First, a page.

I cannot disclose the details nor show photos of my hitchhiking journey. They must remain an exclusive for the newspaper that will carry the article. I will tell you, though, that it went very well, too well, miraculously well. 48 hours (including two nights of sleep) after standing with my thumb up in Venice's Piazzola Roma, I was in a gas sation on the outskirts of Helsinki.
I ended up four days early for my Finnish appointements, and so decided to head on to Russia, arriving in St. Petersburg at night. It was a good decision. The lights on Nevsky Prospect were blinding and the sidewalks filled with elegantly dressed, beautiful women. I had a crepe with caviar on the street, then headed for a hostel to sleep.
The following day was cold.
The afternoon was colder, but the hostel supplied fine company: Piti, a landscape architect from Bangkok, fresh off the Trasn-Siberian railway.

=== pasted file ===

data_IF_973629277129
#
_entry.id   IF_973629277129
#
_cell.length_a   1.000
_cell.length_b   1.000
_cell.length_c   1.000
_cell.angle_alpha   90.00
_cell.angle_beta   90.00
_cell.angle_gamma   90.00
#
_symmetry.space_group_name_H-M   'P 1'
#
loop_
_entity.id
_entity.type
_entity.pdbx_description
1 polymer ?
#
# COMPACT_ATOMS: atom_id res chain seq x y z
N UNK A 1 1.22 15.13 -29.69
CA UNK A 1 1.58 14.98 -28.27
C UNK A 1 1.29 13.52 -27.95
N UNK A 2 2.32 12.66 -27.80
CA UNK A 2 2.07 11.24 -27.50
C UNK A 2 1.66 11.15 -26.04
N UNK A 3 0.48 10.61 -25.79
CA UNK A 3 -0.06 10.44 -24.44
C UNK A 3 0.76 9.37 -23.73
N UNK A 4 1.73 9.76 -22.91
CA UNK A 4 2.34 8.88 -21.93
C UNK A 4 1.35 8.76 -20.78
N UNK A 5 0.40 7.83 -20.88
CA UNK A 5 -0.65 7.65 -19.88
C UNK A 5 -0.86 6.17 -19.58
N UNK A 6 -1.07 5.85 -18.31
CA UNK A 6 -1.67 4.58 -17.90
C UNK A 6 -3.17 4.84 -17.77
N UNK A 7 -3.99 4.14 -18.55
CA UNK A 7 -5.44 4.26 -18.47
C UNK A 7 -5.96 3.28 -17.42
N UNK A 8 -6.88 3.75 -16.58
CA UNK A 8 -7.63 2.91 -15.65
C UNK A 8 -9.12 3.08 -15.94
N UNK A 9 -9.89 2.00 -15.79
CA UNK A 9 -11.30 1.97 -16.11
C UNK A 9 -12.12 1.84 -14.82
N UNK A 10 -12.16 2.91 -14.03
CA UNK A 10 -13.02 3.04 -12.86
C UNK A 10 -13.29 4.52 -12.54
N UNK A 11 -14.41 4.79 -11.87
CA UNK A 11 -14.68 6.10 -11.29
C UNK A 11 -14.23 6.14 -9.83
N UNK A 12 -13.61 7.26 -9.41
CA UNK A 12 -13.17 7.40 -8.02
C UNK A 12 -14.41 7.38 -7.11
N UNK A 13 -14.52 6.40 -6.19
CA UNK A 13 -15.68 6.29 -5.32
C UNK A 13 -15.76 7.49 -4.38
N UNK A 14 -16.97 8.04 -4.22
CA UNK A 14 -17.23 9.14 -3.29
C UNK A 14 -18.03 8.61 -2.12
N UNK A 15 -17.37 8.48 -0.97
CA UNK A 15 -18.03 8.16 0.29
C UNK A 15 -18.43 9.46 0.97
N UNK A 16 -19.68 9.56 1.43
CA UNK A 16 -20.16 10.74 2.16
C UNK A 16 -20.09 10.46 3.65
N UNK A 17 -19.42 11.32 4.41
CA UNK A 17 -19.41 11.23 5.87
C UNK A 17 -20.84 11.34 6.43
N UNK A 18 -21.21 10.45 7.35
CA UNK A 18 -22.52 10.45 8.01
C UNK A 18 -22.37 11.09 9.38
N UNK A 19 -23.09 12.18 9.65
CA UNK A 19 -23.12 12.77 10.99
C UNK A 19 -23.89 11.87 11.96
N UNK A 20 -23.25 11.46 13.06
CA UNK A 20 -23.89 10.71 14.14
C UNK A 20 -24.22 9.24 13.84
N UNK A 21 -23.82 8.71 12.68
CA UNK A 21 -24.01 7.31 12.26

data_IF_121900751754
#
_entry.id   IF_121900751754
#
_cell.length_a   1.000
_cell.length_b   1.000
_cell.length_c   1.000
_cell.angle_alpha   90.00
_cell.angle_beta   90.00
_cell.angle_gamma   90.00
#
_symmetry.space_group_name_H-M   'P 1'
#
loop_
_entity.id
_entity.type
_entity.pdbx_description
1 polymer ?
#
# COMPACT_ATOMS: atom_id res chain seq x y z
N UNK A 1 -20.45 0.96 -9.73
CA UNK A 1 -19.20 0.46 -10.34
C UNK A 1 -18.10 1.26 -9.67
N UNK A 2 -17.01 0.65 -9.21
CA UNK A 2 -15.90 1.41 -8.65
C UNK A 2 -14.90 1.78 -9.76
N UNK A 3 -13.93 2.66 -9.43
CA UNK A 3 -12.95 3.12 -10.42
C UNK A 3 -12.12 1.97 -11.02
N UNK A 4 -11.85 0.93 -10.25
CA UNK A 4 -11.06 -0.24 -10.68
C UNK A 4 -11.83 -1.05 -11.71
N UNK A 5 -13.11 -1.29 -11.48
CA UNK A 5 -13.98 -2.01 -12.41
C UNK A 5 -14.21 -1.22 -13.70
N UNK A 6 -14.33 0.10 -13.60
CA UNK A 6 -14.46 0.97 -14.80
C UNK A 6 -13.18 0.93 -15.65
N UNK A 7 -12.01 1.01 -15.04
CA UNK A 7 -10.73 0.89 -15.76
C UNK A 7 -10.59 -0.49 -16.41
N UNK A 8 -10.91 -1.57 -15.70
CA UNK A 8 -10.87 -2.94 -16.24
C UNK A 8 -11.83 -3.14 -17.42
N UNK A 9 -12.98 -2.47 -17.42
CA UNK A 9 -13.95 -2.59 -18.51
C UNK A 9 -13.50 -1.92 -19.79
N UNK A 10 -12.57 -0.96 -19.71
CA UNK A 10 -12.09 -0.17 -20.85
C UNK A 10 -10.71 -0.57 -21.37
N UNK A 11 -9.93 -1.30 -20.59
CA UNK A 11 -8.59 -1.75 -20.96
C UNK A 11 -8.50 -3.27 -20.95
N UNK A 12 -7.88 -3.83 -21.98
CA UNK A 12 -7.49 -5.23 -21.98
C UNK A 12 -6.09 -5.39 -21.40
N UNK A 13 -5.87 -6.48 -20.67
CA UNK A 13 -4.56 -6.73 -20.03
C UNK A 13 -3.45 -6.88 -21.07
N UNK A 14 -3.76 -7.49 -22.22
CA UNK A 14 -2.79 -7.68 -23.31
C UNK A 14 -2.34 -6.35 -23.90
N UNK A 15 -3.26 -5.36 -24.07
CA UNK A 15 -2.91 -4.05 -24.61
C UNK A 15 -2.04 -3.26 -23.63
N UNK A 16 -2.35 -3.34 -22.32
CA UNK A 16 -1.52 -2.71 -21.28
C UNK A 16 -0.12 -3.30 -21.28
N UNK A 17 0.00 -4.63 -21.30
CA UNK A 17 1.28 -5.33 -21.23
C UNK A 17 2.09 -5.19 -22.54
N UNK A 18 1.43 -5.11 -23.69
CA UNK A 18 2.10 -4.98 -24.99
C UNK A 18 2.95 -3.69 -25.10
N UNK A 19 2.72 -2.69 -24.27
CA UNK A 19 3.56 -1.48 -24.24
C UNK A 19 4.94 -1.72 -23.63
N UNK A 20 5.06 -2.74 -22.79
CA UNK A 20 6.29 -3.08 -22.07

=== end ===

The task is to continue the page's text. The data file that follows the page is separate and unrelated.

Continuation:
We went into a canal-side dive for a drink and some food and met the local clientele. One guy was an art museum to rival the Hermitage.
His friend was a proper Nazi.
"We are getting out of here without a fist fight," I whispered on Piti's ear. The guys actually knew I'm Jewish (I never hide it), and my friend is obviously Asian, yet somehow it worked. We all made brilliant chums, shot down several rounds of vodka and beer and left with hugs.
Outside was dreary and getting drearier.
So we went to the Ballet.The Mariinsky company was presenting three works by George Balanchine, all set to non-narative musical scores. There was Tchaikovsky's Serenade for Strings, the staple work of the New York Ballet. Piti almost fainted by how good it was.
There was Ravel's "la Valse"
and Bizet's symphony in C. "This is the best, most beautiful show I've seen in my life", said Piti.
Outside, the snow ceased and a random pretty girl handed us a baloon. A new night was ahead.